Challenge Day 26

Today’s Inspiration. Over the weekend I attended my cousin’s wedding and Bia Malu Uno. This is the last of a series of ceremonies that are part of Igbo wedding rites in the bride’s Nigerian culture. People from all over the world—literally—came to witness this traditional joining of the bride’s family with the groom’s, and the day was filled with such joy and love. At one point as we were watching the people mingling, dancing, and laughing, the groom’s father (also my cousin—my mom’s first cousin) said to me, “This is beautiful. This is how it should be.”

The bride, a beautiful Nigerian woman in a cream-colored wedding dressed and orange necklace holding a bouquet of soft, wheat-colored grasses tied to look like a hand-held broom.

This is how it should be.

People of all nations and cultures, getting along. Filled with genuine love and acceptance for each other. Yes, even—gasp!—people of different religions. Jesus’ name was highly honored in both the ceremony and the hearts of the majority of people there, but there were also representatives of Islam in attendance since the groom himself converted several years ago. I’m sure, given the diversity, there were people of other religions or no religion at all in attendance as well. What I did not see or hear at any time during the weekend was a disrespectful gesture or word from one guest to another, or about another.

A group of women from several different cultures and a child dancing a traditional Nigerian dance.

What I saw, what I witnessed, was a diverse group of people treating each other, at the least, as neighbors—and more often as family.

We’ve been spending time thinking about Matthew 22:37-39, in which Jesus, speaking to a Pharisee, named the two greatest commandments. The second is to

Love your neighbor as yourself. (NIV)

A red-headed, ten-year-old girl’s face is close-up in the left-hand corner. In the blurred background, across the aisle seated in chairs for a wedding are women in traditional Igbo dress, bright green and bright pink.

In the account of the interaction between Jesus and the Pharisee in Luke, the Pharisee wanted to qualify this. Actually, he wanted to justify himself—probably his past actions and present attitudes toward certain groups of people—so he asked, “Who is my neighbor?” (Luke 10:29, NIV). Rather than give a straight answer, Jesus replied with the parable of the Good Samaritan, who turned out to be the one person in the story who acted like a true neighbor to a man who had been beaten and left for dead—a man who may not have stopped for him, if the situation were reversed (Luke 10:30-37).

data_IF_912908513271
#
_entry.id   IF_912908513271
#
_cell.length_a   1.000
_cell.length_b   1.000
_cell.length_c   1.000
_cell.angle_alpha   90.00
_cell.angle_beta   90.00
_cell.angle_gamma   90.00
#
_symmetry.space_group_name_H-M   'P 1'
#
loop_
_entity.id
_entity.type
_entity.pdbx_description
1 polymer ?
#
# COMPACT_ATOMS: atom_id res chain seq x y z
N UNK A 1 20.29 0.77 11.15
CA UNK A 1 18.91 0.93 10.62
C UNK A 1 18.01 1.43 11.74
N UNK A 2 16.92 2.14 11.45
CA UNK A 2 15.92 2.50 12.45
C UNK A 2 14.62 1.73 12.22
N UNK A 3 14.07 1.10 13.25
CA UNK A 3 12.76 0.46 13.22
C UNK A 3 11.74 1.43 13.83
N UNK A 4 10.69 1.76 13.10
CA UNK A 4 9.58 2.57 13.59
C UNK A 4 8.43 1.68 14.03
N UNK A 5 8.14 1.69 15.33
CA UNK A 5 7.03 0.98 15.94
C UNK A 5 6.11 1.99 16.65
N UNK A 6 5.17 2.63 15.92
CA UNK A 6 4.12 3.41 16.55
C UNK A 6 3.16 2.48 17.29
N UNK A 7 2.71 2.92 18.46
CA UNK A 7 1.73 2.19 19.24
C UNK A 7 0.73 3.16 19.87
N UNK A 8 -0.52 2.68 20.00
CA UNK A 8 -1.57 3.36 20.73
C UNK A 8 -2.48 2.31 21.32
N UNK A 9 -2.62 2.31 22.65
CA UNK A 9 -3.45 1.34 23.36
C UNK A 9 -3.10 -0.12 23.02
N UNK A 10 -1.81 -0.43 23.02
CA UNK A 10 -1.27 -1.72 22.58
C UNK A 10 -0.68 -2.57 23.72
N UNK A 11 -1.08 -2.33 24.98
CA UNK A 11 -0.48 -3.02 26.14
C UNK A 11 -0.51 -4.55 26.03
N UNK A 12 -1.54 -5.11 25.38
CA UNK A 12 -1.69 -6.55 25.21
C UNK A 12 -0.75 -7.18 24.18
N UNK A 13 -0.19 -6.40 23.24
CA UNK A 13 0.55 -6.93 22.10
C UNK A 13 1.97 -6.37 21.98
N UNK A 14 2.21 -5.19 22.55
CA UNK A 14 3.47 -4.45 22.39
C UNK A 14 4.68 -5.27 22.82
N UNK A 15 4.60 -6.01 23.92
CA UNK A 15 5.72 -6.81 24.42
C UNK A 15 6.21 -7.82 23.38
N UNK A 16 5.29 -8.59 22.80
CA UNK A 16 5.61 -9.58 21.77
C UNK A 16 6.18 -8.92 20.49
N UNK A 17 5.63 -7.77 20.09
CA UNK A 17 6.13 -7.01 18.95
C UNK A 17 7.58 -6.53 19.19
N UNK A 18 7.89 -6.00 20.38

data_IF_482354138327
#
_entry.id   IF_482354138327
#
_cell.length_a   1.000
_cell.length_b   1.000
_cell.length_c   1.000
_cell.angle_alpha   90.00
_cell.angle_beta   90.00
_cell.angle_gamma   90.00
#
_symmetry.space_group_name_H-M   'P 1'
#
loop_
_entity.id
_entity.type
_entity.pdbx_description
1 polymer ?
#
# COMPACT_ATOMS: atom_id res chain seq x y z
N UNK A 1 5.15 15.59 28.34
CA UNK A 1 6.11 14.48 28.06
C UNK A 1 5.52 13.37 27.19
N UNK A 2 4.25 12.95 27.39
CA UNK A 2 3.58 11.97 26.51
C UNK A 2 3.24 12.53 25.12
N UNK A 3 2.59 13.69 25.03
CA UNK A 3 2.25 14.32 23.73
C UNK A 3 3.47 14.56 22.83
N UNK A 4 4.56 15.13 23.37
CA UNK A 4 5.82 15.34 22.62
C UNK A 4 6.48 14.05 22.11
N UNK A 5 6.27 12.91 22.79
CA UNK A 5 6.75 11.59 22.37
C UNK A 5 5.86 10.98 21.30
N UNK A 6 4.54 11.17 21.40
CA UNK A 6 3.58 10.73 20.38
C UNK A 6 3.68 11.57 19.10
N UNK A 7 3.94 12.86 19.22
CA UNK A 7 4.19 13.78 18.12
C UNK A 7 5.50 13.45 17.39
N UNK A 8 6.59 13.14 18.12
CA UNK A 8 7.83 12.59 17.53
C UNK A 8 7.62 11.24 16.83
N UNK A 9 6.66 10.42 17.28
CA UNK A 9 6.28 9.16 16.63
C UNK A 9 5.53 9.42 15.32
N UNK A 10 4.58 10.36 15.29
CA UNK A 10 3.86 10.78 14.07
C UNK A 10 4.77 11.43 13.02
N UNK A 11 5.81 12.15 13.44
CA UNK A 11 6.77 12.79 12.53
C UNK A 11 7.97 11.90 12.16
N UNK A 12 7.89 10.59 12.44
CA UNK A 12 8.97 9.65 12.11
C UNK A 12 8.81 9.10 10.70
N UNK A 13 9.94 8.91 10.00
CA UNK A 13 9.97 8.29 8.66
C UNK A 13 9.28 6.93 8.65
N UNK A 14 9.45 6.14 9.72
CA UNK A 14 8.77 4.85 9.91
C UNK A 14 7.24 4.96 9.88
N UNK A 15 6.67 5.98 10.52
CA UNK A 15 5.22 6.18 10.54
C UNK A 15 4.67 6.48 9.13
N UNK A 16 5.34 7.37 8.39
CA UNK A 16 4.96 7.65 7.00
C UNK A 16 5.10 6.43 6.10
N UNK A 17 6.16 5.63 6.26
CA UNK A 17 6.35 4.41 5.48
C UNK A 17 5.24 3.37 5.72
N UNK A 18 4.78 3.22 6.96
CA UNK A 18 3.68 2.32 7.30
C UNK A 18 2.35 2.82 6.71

Then Jesus told him, “Go and do likewise.”

The white groom in an Igbo hat and outfit. The outfit is made from non-traditional material—red with a Wisconsin Badgers logo repeated in a pattern. He is bending over hugging his aunt.

Do likewise. You be the one who acts like a neighbor. Whether it’s a friend or a stranger. Someone who looks like you or someone who doesn’t. Someone who thinks, believes, and acts like you or someone who doesn’t. Someone you’d normally consider your sworn enemy.

Look around you. See those people? Those are your neighbors. All of them.

Taken from the back of an outdoor tent, there is a group of women in Igbo dress dancing outside the tent. They are doing a dance to indicate their acceptance of the groom’s family for their daughter/cousin—this shows they will not take her away and nullify the wedding. In the foreground are spectators, other wedding guests witnessing the transaction.

And how are you to treat these people, these neighbors of yours? You are to love them like you love yourself. Like you love yourself.

I don’t know about you, but I think that’s a tall order. Because I know myself, and know that my first natural reaction to most things in life is to protect myself, to care for myself, to guard my own interests, often to the detriment of others. But that’s not what Jesus wants. Loving myself? Yes, I am to love myself. But then extend that same love to everyone around me. The way I protect myself? I need to protect others that way. Care for myself? Care for others just as much. Guard my interests? Guard their interests too, if they are worth guarding.

Which brings us to today’s challenge.

The bride’s father, a Nigerian in traditional Igbo garb, walking in a meadow with the groom’s aunt, a white woman in a black and white dress.

Today’s Challenge. Your challenge today is to take yesterday’s list of the ways you love yourself and turn it into statements about how to love your neighbor. In the paragraph beginning “I don’t know about you” above, I did a bit of this. Your bigger challenge, though (one that doesn’t stop at sundown), is to try to practice this kind of love toward the people around you.

A red ceramic candle holder with star cut-outs sitting on a wooden wall shelf. Photo text: Challenge Day 26, neighborly love. #writinglifeaugustchallenge

This challenge, especially the second part, won’t be easy. You will fail. But that’s the beauty of God’s forgiveness through Jesus, and of the promise of the Holy Spirit to those who believe in Jesus; God forgives when we fail and the Spirit helps us show love in ways we wouldn’t be able to on our own. That means that throughout this challenge, you’ll want to—need to—pray for God’s help. Help showing you what it means to love someone as you love yourself. Help living it out. And forgiveness for those times you are unable to do as he commands.

Today’s Participation. Tell or show us about one of your neighbors and one small way you are able to show them neighborly love—or want to begin to try to show that kind of love. Write about it in the comments or post about it on social media using #writinglifeaugustchallenge.